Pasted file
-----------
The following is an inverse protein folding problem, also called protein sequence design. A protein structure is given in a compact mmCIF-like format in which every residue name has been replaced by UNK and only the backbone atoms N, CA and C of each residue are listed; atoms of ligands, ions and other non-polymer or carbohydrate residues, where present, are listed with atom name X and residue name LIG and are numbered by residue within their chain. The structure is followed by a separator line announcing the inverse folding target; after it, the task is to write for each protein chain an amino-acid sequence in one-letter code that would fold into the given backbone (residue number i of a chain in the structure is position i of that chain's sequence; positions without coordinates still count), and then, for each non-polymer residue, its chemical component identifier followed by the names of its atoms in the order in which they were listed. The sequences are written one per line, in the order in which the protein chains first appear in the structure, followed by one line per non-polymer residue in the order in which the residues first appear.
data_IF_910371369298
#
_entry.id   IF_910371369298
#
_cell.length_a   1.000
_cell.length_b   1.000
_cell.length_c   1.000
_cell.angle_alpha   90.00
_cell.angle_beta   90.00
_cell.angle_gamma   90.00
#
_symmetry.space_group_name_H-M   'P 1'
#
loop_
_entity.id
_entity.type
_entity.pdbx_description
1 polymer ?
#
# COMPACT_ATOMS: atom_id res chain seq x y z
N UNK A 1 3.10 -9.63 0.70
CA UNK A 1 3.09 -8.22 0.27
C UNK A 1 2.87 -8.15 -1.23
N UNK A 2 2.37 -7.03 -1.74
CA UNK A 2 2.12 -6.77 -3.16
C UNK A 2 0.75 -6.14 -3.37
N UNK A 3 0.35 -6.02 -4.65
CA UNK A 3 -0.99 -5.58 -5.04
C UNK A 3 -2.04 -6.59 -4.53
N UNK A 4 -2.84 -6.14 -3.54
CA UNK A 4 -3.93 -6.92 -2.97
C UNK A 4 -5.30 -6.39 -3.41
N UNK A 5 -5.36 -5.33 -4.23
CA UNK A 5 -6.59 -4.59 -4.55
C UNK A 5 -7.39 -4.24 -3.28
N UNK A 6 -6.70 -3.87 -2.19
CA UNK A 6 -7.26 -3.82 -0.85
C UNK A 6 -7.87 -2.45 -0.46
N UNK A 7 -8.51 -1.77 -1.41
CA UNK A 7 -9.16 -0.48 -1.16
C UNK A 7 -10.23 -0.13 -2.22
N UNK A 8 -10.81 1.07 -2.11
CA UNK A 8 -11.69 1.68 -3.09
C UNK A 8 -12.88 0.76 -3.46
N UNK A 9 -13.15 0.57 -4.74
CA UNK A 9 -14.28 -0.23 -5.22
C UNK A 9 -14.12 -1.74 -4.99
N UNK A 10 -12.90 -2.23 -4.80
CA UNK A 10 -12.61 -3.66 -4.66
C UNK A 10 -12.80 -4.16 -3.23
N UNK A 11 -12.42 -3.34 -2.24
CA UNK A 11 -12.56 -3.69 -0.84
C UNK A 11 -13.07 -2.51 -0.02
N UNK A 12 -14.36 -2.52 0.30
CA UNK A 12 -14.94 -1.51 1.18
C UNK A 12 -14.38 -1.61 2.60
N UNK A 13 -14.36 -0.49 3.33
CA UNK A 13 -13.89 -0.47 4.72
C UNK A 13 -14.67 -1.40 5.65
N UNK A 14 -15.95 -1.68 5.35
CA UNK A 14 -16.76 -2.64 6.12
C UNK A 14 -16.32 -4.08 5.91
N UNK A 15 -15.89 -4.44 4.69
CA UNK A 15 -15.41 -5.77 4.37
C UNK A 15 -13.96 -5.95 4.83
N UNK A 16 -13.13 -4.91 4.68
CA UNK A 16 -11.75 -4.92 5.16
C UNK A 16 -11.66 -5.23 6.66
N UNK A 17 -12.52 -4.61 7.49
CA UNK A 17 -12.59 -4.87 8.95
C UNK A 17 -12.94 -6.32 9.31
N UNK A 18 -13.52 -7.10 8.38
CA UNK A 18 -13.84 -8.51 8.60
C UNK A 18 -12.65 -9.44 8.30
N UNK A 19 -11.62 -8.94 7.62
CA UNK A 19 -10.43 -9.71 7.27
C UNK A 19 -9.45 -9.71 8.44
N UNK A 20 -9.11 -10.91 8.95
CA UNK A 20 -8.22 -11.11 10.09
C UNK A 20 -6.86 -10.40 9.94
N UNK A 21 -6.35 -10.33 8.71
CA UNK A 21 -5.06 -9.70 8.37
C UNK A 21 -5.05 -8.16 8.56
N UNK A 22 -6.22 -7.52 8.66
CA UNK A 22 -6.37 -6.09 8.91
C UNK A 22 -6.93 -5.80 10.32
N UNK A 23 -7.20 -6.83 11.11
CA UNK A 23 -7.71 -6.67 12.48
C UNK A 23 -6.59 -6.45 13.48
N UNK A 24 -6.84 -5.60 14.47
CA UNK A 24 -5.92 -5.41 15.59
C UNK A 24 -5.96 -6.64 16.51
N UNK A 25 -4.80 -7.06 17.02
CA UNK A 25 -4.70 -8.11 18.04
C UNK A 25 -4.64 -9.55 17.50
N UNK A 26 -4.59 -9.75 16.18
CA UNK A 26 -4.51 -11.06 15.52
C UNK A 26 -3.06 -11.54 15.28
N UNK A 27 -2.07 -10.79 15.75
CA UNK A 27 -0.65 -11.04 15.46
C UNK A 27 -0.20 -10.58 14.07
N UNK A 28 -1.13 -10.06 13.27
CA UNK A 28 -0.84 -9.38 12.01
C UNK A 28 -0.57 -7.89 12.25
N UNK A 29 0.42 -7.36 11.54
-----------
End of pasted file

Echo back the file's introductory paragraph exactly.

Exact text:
The following is an inverse protein folding problem, also called protein sequence design. A protein structure is given in a compact mmCIF-like format in which every residue name has been replaced by UNK and only the backbone atoms N, CA and C of each residue are listed; atoms of ligands, ions and other non-polymer or carbohydrate residues, where present, are listed with atom name X and residue name LIG and are numbered by residue within their chain. The structure is followed by a separator line announcing the inverse folding target; after it, the task is to write for each protein chain an amino-acid sequence in one-letter code that would fold into the given backbone (residue number i of a chain in the structure is position i of that chain's sequence; positions without coordinates still count), and then, for each non-polymer residue, its chemical component identifier followed by the names of its atoms in the order in which they were listed. The sequences are written one per line, in the order in which the protein chains first appear in the structure, followed by one line per non-polymer residue in the order in which the residues first appear.